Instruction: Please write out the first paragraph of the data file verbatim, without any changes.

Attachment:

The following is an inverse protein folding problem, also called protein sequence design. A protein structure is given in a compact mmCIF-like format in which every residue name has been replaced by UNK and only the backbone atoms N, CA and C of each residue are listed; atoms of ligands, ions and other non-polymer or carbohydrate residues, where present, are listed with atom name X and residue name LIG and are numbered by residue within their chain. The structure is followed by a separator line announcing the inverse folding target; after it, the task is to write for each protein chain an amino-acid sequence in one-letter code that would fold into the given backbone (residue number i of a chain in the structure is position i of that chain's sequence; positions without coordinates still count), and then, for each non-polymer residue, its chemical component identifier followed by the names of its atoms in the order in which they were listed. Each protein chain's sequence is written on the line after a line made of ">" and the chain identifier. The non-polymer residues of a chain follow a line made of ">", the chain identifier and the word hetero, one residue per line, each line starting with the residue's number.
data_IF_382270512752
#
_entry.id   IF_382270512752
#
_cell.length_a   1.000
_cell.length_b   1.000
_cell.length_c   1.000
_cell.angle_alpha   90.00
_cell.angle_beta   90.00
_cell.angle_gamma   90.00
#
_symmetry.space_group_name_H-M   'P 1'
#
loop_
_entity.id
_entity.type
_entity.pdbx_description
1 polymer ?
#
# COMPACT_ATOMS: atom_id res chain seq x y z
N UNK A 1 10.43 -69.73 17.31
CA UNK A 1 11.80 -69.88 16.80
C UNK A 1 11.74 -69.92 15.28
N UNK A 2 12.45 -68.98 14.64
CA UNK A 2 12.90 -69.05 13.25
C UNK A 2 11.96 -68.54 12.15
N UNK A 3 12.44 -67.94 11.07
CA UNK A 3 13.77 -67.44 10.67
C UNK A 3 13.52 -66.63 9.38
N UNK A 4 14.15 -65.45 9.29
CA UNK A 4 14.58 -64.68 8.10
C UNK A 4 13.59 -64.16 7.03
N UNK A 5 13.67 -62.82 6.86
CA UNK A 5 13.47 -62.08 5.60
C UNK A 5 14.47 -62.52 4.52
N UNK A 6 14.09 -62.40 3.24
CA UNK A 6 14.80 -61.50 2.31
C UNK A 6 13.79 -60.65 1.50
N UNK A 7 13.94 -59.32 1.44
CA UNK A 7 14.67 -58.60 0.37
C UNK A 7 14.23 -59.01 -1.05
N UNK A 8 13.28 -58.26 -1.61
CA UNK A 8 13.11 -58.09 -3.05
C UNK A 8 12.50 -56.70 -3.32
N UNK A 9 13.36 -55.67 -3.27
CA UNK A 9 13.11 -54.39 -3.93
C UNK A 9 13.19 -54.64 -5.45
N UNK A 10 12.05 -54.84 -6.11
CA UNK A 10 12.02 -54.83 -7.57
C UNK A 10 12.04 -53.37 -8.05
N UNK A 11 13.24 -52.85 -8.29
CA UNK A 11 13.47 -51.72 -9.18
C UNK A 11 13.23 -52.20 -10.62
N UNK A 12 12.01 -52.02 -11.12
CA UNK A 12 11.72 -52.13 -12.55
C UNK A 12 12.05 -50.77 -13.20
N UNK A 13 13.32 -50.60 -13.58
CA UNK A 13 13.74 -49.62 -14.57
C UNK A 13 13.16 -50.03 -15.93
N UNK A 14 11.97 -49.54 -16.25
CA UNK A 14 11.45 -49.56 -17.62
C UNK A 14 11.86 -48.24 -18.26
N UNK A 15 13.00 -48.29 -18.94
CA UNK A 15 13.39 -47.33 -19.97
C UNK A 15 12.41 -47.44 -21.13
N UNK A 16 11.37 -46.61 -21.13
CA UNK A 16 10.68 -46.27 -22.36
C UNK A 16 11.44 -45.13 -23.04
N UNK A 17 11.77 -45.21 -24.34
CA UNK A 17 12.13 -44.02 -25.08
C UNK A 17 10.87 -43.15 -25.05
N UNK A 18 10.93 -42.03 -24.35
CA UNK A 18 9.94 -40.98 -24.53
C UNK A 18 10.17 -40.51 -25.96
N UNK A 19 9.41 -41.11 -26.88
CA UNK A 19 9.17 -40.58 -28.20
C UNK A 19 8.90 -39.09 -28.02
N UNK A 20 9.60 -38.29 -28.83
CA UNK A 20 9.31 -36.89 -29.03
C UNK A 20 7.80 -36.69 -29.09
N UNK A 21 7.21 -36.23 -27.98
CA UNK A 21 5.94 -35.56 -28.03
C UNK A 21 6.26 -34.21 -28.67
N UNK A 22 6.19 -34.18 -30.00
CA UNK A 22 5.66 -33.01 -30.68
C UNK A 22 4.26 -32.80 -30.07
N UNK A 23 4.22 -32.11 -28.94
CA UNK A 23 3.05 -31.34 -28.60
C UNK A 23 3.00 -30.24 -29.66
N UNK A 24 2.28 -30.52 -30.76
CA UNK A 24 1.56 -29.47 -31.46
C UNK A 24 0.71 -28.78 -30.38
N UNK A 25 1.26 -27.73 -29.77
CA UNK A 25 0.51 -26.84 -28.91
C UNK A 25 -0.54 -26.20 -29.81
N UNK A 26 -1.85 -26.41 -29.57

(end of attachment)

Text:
The following is an inverse protein folding problem, also called protein sequence design. A protein structure is given in a compact mmCIF-like format in which every residue name has been replaced by UNK and only the backbone atoms N, CA and C of each residue are listed; atoms of ligands, ions and other non-polymer or carbohydrate residues, where present, are listed with atom name X and residue name LIG and are numbered by residue within their chain. The structure is followed by a separator line announcing the inverse folding target; after it, the task is to write for each protein chain an amino-acid sequence in one-letter code that would fold into the given backbone (residue number i of a chain in the structure is position i of that chain's sequence; positions without coordinates still count), and then, for each non-polymer residue, its chemical component identifier followed by the names of its atoms in the order in which they were listed. Each protein chain's sequence is written on the line after a line made of ">" and the chain identifier. The non-polymer residues of a chain follow a line made of ">", the chain identifier and the word hetero, one residue per line, each line starting with the residue's number.